Jimmie
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Thanks everyone for all the suggestions. I'll probably put a temporary seal on it and then replace it later. Most of the time I'm near it, it's nighttime and I have the blinds down anyway.
Thanks again
On 10/8/08 5:32 AM, in article snipped-for-privacy@a29g2000pra.googlegroups.com,

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Some of these windows have lifetime guarantees. Not sure about a BB gun, but it could be worth looking into.
I had a thermal window crack and they sent me replacement panes, no questions asked.
Your window is most likely Argon filled. Without the Argon, the window will be 6% less efficient:
http://www.weathermaster-window.com/glass.html
I don't think there is anything practical you can do about the condensation you will see inside the window.
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Attach a syringe needle to a tube from a tank of argon. Stick it in the hole, and turn on the argon to flush air and moisture from the window. Then seal the hole with epoxy and/or clear tape.
Of course, I've never tried this.
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gee i took my picture window assembly into pittsburgh window and door, its about 4 by 5 feet and cost 80 bucks. they disassembed and reassembled the frame. in by 8am out by 3pm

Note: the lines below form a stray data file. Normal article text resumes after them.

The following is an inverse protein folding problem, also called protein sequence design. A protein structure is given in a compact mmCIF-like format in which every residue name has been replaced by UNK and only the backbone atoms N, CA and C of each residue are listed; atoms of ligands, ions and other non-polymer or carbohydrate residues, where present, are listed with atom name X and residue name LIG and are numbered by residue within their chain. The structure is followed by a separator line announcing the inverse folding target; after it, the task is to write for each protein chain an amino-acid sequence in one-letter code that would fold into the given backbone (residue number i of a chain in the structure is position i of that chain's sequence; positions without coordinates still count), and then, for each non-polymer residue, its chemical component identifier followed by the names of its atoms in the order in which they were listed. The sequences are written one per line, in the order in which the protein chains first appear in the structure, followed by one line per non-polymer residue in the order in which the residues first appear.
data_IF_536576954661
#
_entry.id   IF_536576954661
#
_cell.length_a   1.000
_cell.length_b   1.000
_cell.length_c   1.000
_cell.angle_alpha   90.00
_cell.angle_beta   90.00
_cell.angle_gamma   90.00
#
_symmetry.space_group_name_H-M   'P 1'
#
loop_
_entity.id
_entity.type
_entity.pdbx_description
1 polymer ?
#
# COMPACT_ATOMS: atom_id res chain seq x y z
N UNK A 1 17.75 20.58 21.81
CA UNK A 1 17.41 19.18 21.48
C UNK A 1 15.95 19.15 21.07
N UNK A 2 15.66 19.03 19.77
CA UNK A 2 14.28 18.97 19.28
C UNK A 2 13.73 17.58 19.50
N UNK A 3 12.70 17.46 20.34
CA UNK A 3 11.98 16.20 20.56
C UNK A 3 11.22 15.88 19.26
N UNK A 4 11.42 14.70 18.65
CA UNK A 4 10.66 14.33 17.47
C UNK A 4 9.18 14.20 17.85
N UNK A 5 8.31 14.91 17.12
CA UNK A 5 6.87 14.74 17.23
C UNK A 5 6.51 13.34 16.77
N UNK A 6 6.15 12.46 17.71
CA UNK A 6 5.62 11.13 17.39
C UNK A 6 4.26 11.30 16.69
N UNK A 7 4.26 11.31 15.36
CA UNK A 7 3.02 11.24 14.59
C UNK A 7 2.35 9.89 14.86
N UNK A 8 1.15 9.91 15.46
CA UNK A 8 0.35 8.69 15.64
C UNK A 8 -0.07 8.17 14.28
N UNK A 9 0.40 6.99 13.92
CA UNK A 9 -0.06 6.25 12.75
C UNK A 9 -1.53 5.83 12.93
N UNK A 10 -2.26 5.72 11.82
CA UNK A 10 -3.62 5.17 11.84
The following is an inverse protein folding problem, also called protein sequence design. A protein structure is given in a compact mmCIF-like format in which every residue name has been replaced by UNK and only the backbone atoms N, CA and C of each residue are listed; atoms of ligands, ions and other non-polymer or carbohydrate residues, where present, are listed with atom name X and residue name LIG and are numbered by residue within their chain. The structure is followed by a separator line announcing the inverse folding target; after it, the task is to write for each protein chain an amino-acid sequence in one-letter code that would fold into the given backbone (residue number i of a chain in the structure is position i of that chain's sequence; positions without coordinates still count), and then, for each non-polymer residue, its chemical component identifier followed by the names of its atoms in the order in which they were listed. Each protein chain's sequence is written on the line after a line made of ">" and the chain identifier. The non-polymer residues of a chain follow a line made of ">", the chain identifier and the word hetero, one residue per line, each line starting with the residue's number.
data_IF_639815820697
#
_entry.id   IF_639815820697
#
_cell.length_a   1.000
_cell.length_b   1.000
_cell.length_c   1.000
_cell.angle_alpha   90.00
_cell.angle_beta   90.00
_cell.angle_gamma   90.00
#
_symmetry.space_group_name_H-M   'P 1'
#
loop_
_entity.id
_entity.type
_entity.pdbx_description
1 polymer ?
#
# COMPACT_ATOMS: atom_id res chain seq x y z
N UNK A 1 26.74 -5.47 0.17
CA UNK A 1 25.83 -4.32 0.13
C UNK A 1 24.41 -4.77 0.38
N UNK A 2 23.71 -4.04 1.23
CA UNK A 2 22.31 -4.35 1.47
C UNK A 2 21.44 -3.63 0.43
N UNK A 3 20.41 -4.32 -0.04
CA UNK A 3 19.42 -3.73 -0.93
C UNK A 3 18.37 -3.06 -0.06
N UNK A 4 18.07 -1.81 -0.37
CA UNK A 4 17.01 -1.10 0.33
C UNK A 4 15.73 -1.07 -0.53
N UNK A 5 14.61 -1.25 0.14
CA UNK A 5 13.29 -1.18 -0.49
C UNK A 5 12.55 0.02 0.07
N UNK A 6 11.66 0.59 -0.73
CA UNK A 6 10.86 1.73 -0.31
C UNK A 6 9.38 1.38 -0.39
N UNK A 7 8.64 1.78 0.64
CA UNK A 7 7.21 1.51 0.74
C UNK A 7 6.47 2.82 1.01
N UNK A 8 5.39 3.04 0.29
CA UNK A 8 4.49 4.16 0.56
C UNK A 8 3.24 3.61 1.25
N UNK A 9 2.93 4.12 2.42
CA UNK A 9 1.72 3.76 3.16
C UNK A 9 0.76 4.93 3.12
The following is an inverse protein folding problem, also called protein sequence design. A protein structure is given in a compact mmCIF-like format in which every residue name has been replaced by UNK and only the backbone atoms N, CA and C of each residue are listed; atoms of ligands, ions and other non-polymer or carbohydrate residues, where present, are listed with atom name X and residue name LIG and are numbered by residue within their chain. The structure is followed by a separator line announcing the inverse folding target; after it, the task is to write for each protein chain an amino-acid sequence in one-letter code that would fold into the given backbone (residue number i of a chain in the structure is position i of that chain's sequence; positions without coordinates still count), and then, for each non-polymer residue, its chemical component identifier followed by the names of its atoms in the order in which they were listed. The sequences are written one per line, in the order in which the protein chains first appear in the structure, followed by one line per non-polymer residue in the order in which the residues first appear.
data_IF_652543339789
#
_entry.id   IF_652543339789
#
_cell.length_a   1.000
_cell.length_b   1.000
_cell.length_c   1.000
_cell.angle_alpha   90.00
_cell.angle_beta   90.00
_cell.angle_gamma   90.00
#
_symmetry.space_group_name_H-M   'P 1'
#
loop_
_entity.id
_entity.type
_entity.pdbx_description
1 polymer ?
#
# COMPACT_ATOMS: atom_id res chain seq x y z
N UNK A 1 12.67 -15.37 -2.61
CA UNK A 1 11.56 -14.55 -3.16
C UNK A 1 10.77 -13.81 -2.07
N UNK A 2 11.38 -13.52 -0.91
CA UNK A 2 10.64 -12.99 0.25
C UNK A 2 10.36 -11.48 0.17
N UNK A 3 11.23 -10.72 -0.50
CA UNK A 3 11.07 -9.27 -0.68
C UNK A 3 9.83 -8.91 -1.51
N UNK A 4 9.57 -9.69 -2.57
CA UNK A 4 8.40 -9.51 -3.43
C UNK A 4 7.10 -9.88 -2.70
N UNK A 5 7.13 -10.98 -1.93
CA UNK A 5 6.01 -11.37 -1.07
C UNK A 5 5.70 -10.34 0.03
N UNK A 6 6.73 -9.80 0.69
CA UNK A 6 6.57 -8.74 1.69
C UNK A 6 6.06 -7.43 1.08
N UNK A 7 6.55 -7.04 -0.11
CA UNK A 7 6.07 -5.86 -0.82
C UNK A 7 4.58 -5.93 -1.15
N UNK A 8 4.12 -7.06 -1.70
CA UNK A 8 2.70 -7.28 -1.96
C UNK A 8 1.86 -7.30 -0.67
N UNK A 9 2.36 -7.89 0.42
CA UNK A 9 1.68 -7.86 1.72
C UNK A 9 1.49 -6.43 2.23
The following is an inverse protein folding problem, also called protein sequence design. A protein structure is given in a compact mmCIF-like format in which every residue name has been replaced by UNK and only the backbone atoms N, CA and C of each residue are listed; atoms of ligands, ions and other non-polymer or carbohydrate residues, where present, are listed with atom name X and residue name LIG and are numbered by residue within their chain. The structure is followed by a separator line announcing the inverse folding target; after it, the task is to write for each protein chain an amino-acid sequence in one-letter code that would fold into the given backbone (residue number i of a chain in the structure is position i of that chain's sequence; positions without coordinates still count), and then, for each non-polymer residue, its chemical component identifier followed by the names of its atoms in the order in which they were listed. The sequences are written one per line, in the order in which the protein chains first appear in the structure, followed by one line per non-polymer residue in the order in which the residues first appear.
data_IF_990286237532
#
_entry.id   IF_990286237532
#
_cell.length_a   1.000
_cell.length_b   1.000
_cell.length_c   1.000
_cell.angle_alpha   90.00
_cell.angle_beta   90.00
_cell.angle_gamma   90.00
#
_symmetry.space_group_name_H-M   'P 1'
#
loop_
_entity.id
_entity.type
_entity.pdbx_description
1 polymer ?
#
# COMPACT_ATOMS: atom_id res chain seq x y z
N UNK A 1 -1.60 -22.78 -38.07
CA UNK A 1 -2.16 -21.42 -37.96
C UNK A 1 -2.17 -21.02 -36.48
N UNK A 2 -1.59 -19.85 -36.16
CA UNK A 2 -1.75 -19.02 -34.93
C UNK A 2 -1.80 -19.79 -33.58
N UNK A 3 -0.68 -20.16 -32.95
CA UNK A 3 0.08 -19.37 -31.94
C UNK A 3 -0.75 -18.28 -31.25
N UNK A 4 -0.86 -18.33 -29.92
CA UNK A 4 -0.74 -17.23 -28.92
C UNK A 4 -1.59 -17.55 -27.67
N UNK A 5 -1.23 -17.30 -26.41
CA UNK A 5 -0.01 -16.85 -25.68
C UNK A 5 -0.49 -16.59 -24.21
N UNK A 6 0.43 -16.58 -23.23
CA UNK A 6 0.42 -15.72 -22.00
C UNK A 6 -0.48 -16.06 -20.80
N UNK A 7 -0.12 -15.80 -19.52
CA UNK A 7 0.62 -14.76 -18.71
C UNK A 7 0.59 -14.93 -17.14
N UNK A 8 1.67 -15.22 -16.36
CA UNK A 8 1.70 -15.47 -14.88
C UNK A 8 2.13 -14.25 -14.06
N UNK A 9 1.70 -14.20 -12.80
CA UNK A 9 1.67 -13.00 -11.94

attemting to fix such a window by patching is a grand waste of time and energy, besides wasting money
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gee i took my picture window assembly into pittsburgh window and door, its about 4 by 5 feet and cost 80 bucks. they disassembed and reassembled the frame. in by 8am out by 3pm
attemting to fix such a window by patching is a grand waste of time and energy, besides wasting money
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Oh come on! Anyone can do that.
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Bob F wrote:

********************************************************************************8
Melt some blow glass and fill the hole with a putty knife.
--
Claude Hopper :)